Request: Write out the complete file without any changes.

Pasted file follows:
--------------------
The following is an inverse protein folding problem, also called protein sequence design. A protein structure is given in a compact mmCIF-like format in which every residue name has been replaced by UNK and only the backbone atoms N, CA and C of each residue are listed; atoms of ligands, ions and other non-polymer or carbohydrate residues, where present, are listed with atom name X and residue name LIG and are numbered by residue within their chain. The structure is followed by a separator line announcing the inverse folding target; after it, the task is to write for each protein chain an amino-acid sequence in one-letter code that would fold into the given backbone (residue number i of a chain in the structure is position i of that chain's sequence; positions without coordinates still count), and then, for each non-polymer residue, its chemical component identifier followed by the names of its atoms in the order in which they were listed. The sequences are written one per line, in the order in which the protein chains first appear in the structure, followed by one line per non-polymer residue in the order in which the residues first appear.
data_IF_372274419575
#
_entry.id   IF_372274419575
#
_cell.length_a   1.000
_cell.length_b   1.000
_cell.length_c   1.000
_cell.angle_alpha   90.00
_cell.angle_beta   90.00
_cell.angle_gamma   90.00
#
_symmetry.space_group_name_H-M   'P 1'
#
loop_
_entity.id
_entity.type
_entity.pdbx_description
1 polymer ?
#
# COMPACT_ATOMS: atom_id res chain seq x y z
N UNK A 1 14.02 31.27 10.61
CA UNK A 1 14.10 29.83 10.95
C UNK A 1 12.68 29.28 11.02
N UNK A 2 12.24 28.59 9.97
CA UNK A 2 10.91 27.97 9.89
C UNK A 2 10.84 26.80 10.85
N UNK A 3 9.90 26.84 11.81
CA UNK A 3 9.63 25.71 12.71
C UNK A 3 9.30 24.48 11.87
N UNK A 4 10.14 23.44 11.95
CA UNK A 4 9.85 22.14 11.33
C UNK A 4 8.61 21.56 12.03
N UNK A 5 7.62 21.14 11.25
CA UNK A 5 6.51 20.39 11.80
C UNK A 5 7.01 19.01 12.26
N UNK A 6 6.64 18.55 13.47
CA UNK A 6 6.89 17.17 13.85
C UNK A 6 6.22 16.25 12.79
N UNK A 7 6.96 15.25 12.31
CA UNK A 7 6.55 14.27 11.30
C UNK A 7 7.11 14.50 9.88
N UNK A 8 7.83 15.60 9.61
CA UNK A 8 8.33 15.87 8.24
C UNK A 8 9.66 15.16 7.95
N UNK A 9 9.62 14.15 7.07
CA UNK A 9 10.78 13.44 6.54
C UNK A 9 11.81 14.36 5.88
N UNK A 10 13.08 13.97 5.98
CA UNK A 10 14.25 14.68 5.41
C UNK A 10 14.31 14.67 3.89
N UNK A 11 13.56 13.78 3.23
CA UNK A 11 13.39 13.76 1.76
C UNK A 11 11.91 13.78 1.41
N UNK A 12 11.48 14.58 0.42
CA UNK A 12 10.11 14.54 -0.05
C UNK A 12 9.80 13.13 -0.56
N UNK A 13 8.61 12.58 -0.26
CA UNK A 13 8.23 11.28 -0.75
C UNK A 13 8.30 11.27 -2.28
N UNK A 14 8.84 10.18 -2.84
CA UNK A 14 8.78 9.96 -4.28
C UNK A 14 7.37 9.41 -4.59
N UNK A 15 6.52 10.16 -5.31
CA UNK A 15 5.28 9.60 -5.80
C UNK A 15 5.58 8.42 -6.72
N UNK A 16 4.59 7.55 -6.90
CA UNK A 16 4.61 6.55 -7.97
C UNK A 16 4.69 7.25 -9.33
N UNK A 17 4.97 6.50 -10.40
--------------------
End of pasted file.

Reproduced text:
The following is an inverse protein folding problem, also called protein sequence design. A protein structure is given in a compact mmCIF-like format in which every residue name has been replaced by UNK and only the backbone atoms N, CA and C of each residue are listed; atoms of ligands, ions and other non-polymer or carbohydrate residues, where present, are listed with atom name X and residue name LIG and are numbered by residue within their chain. The structure is followed by a separator line announcing the inverse folding target; after it, the task is to write for each protein chain an amino-acid sequence in one-letter code that would fold into the given backbone (residue number i of a chain in the structure is position i of that chain's sequence; positions without coordinates still count), and then, for each non-polymer residue, its chemical component identifier followed by the names of its atoms in the order in which they were listed. The sequences are written one per line, in the order in which the protein chains first appear in the structure, followed by one line per non-polymer residue in the order in which the residues first appear.
data_IF_372274419575
#
_entry.id   IF_372274419575
#
_cell.length_a   1.000
_cell.length_b   1.000
_cell.length_c   1.000
_cell.angle_alpha   90.00
_cell.angle_beta   90.00
_cell.angle_gamma   90.00
#
_symmetry.space_group_name_H-M   'P 1'
#
loop_
_entity.id
_entity.type
_entity.pdbx_description
1 polymer ?
#
# COMPACT_ATOMS: atom_id res chain seq x y z
N UNK A 1 14.02 31.27 10.61
CA UNK A 1 14.10 29.83 10.95
C UNK A 1 12.68 29.28 11.02
N UNK A 2 12.24 28.59 9.97
CA UNK A 2 10.91 27.97 9.89
C UNK A 2 10.84 26.80 10.85
N UNK A 3 9.90 26.84 11.81
CA UNK A 3 9.63 25.71 12.71
C UNK A 3 9.30 24.48 11.87
N UNK A 4 10.14 23.44 11.95
CA UNK A 4 9.85 22.14 11.33
C UNK A 4 8.61 21.56 12.03
N UNK A 5 7.62 21.14 11.25
CA UNK A 5 6.51 20.39 11.80
C UNK A 5 7.01 19.01 12.26
N UNK A 6 6.64 18.55 13.47
CA UNK A 6 6.89 17.17 13.85
C UNK A 6 6.22 16.25 12.79
N UNK A 7 6.96 15.25 12.31
CA UNK A 7 6.55 14.27 11.30
C UNK A 7 7.11 14.50 9.88
N UNK A 8 7.83 15.60 9.61
CA UNK A 8 8.33 15.87 8.24
C UNK A 8 9.66 15.16 7.95
N UNK A 9 9.62 14.15 7.07
CA UNK A 9 10.78 13.44 6.54
C UNK A 9 11.81 14.36 5.88
N UNK A 10 13.08 13.97 5.98
CA UNK A 10 14.25 14.68 5.41
C UNK A 10 14.31 14.67 3.89
N UNK A 11 13.56 13.78 3.23
CA UNK A 11 13.39 13.76 1.76
C UNK A 11 11.91 13.78 1.41
N UNK A 12 11.48 14.58 0.42
CA UNK A 12 10.11 14.54 -0.05
C UNK A 12 9.80 13.13 -0.56
N UNK A 13 8.61 12.58 -0.26
CA UNK A 13 8.23 11.28 -0.75
C UNK A 13 8.30 11.27 -2.28
N UNK A 14 8.84 10.18 -2.84
CA UNK A 14 8.78 9.96 -4.28
C UNK A 14 7.37 9.41 -4.59
N UNK A 15 6.52 10.16 -5.31
CA UNK A 15 5.28 9.60 -5.80
C UNK A 15 5.58 8.42 -6.72
N UNK A 16 4.59 7.55 -6.90
CA UNK A 16 4.61 6.55 -7.97
C UNK A 16 4.69 7.25 -9.33
N UNK A 17 4.97 6.50 -10.40